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   Table of Contents      
ARTICLES
Year : 1981  |  Volume : 29  |  Issue : 3  |  Page : 187-191

Microbiological and cytological study of aspirated ocular humours in endophthalmitis


Department of Ophthalmology, R.N.T. Medical College, Udaipur, India

Correspondence Address:
M R Jain
Department of Ophthalmology, R.N.T. Medical College, Udaipur
India
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Source of Support: None, Conflict of Interest: None


PMID: 6980831

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How to cite this article:
Jain M R, Sethi M. Microbiological and cytological study of aspirated ocular humours in endophthalmitis. Indian J Ophthalmol 1981;29:187-91

How to cite this URL:
Jain M R, Sethi M. Microbiological and cytological study of aspirated ocular humours in endophthalmitis. Indian J Ophthalmol [serial online] 1981 [cited 2020 Nov 30];29:187-91. Available from: https://www.ijo.in/text.asp?1981/29/3/187/30877

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The aim of the study is to determine the relative incidence of the type of endophthal­mitis with reference to the type of etiological agents by obtaining cultures of aspirated intraocular fluids, utilizing specific media so that rational therapy could be instituted.


  Materials and methods Top


In the present study, 20 consecutive cases of endophthalmitis clinically appearing as of infective origin, either endogenous or exoge­nous type during one year period were taken.

The clinical criteria for the diagnosis of endophthalmitis were marked diminution of vision, ocular discomfort and pain, lid oedema, conjunctival chemosis and congestion, steamy or dull looking cornea and hazy anterior chamber, hypopyon, abscess cavity in vitreous, low intraocular pressure and poor to absent fundus reflex. History of trauma, surgery & corneal ulcer was also elicited.

The aqueous and vitreous humour was aspirated.

The aspirated fluid was immediately trans­ferred to the bottles containing media for bacterial growth (glucose broth) and fungus growth (Sabouraud's agar). Also three smears on clean slides were prepared and stained with Gram's strain, Giemsa's stain and Potassium hydroxide stain. Search was also made for any focal infection.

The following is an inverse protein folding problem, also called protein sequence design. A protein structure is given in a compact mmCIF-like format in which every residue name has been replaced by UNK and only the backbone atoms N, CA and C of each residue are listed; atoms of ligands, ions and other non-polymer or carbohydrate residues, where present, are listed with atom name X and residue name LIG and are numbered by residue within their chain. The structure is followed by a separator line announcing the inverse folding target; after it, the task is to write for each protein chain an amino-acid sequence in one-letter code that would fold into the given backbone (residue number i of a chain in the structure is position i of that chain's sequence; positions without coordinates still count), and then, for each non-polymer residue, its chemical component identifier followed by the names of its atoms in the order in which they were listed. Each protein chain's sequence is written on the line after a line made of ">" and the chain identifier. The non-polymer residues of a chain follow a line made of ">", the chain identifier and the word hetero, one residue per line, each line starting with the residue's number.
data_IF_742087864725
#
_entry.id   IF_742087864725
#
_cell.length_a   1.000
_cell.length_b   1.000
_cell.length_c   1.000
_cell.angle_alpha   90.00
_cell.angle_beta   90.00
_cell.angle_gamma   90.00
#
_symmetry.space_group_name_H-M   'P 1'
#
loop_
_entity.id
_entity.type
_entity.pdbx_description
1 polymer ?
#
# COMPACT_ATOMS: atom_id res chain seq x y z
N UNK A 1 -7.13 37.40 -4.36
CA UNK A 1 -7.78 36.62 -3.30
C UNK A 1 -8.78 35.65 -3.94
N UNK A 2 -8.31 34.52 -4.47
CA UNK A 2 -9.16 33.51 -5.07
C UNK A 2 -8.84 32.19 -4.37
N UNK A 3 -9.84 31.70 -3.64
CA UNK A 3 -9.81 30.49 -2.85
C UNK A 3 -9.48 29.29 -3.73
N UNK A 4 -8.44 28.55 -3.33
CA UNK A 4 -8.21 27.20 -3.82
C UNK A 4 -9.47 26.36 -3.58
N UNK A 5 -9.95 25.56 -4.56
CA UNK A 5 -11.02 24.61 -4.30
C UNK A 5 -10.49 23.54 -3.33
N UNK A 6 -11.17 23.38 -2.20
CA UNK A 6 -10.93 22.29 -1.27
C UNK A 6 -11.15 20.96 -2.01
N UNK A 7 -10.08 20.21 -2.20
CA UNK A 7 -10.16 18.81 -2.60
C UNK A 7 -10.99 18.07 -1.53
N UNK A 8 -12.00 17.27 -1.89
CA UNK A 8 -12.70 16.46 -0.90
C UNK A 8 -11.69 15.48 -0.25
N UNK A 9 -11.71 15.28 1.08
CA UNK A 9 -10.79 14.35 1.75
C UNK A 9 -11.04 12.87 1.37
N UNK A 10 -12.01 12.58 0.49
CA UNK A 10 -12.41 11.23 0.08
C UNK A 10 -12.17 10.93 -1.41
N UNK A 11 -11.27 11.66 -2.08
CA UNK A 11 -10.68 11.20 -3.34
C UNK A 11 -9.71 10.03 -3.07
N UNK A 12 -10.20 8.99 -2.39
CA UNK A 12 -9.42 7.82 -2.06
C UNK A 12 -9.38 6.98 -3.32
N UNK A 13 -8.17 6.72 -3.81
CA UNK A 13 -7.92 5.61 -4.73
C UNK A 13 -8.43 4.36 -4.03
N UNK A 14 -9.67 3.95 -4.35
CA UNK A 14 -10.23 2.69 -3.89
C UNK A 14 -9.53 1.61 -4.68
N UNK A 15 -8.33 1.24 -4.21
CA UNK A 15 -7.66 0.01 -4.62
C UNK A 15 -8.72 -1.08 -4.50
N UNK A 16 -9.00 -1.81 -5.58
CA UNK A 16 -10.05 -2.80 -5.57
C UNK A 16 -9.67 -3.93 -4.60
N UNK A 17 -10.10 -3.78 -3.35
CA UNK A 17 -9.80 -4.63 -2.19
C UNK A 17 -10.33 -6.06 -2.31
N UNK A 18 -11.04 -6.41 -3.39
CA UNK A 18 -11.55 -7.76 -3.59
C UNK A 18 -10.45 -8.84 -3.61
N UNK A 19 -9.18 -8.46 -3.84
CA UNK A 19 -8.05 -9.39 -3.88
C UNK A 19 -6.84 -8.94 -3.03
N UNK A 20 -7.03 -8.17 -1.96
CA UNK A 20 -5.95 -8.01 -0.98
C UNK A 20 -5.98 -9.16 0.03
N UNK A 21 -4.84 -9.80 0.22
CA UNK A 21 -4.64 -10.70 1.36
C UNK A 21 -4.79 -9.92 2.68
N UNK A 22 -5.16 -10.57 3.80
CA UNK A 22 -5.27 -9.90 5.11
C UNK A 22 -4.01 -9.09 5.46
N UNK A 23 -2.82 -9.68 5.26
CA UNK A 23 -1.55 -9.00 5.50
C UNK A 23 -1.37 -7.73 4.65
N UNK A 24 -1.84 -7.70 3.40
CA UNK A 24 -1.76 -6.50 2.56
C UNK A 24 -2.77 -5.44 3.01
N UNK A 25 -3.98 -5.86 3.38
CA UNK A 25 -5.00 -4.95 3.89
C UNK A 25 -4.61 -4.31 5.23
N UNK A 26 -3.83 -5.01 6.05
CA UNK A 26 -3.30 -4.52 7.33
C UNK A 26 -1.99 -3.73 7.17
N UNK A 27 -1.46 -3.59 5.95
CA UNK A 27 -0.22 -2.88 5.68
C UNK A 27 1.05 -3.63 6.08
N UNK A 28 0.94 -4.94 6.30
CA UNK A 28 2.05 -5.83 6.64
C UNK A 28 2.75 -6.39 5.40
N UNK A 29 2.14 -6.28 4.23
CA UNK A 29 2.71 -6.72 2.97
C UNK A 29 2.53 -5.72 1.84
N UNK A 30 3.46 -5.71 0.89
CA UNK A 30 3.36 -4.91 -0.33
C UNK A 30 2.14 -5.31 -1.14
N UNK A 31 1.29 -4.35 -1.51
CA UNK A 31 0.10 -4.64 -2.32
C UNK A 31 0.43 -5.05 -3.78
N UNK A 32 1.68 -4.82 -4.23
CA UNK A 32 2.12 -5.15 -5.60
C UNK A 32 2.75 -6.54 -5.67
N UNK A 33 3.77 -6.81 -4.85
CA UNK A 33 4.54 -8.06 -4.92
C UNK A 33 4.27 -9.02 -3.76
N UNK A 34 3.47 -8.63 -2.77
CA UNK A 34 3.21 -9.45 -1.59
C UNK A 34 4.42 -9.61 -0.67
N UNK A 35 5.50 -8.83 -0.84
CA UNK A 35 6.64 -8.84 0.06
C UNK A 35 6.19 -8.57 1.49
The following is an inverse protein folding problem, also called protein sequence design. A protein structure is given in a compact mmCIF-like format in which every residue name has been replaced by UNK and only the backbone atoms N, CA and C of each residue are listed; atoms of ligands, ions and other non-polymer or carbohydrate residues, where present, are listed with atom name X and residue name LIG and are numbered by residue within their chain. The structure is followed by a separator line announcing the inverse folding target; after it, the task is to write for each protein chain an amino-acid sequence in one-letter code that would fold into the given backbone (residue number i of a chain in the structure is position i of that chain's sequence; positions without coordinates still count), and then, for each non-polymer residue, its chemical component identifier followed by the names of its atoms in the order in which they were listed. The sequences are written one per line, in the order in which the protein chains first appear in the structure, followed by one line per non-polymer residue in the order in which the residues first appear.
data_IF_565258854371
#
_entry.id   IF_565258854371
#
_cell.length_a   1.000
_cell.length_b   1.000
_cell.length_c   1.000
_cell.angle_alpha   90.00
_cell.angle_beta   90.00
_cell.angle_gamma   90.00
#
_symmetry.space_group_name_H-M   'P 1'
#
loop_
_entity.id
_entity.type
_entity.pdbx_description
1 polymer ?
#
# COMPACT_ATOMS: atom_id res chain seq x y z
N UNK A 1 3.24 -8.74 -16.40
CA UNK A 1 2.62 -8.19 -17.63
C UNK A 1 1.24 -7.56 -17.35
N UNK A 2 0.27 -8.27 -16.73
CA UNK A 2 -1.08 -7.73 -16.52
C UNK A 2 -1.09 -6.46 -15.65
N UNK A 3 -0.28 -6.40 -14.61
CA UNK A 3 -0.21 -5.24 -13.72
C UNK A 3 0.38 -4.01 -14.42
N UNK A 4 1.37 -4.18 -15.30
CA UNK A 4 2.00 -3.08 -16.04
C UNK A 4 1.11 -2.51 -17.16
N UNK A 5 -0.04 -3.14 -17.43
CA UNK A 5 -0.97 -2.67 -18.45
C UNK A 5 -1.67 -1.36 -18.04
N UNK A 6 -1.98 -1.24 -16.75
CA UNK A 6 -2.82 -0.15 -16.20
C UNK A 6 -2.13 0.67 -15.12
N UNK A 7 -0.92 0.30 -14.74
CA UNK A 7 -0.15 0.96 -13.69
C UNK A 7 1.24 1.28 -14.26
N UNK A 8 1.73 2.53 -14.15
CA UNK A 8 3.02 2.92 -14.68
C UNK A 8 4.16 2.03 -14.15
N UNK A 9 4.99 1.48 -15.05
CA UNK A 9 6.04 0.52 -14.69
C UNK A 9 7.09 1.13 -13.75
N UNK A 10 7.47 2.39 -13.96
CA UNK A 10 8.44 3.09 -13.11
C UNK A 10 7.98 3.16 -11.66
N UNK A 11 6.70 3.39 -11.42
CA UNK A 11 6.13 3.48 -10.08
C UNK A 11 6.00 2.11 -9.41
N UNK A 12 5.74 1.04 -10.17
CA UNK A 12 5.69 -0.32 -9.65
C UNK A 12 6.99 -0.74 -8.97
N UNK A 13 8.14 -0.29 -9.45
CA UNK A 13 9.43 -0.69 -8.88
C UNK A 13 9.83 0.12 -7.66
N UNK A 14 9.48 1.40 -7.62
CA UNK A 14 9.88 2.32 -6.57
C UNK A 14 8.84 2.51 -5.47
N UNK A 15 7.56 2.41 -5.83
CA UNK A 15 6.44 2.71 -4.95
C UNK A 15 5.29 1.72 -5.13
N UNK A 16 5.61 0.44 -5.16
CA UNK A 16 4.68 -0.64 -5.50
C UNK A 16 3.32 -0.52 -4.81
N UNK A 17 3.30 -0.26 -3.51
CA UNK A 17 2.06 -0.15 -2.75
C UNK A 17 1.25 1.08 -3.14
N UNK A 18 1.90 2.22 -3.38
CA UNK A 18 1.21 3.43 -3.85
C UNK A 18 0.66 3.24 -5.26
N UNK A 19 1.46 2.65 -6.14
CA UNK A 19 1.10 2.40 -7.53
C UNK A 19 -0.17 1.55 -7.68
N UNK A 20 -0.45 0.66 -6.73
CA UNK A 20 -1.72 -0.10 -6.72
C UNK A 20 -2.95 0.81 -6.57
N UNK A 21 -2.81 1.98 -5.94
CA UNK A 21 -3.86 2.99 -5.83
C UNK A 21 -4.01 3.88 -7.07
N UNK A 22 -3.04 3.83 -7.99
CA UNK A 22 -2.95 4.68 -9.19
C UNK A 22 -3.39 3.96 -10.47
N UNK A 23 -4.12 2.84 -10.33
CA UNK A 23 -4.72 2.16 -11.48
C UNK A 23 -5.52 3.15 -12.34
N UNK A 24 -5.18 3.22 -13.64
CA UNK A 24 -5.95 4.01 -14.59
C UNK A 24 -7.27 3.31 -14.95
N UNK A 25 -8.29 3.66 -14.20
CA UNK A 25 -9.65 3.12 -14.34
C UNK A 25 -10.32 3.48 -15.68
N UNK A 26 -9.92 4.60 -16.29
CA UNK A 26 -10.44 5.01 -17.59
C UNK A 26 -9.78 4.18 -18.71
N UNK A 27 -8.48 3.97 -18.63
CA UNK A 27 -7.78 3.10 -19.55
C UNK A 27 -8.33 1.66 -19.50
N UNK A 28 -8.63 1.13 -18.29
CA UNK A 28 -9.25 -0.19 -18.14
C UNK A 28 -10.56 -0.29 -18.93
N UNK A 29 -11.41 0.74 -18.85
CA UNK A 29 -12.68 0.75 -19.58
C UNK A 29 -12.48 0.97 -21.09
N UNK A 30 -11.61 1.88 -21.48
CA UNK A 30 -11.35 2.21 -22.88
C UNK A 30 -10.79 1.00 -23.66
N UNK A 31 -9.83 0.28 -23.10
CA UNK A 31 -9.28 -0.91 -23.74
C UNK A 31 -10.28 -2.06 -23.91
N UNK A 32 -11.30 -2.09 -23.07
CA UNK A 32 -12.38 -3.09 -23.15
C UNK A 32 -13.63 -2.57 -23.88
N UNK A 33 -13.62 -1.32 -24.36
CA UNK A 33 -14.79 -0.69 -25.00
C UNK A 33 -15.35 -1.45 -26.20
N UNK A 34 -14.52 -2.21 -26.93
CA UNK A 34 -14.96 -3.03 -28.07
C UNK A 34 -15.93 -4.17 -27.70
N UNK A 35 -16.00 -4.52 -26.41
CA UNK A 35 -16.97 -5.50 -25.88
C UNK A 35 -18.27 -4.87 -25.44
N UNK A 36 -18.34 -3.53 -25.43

Cultures were done on nutrient agar, blood agar and thioglycollate broth. The character­stics of culture were noted and Gram's stain & biochemical reactions were done for identi­fication of bacteria. The innoculated media was observed for 48 hours before the culture was considered sterile. For fungus, repeated ins­pection was done upto 4 weeks and if any growth was suspected, then fungi were identified with lactophenol blue stain.


  Observations Top


[Table - 1] Shows the incidence of exogenous & endogenous endophthalmitis. Incidence of males suffering from endophthalmitis was three times more frequent than females. The commonest age group was 55 plus since intraocular surgery is more frequent in this age group.

None of the cases was positive for Gram's or Giemsa's stain. One case showed evidence of fungus with 10 percent potassium hydroxide stain. Nearly half of the slides which showed abundance of polymorphonuclear cells were later on proved by culture study to have some micro organisms.

[Table - 2] depicts the presentage of positive growth in aqueous & vitreous cultures in exoge­nous & endogenous cases.


  Discussion Top


Out of our endophthalmites cases, 85 percent cases were exogenous in origin resul­ting mostly due to trauma either operative or accidental and occasionally due to perforated corneal ulcer. Endophthalmitis following cataract surgery formed the single largest group comprising 53 percent. It was recorded that out of 1095 consecutive cataract surgery conducted 9 cases resulted in endophthalmitis giving an over all incidence of 0.45 percent while none of the cases following glaucoma surgery during that period resulted into endophthalmitis.

Injury forms second biggest factor and it3 incidence is likely to vary mainly depending upon the profession of the persons living in that particular area. Persons engaged as mechanics, masons working with chisel and hammer, farmers and children playing vigrous games constitute main subjects who are expo­sed to trauma and hence to endophthalmitis. In our series, 41 percent of the cases followed injury of one or other nature.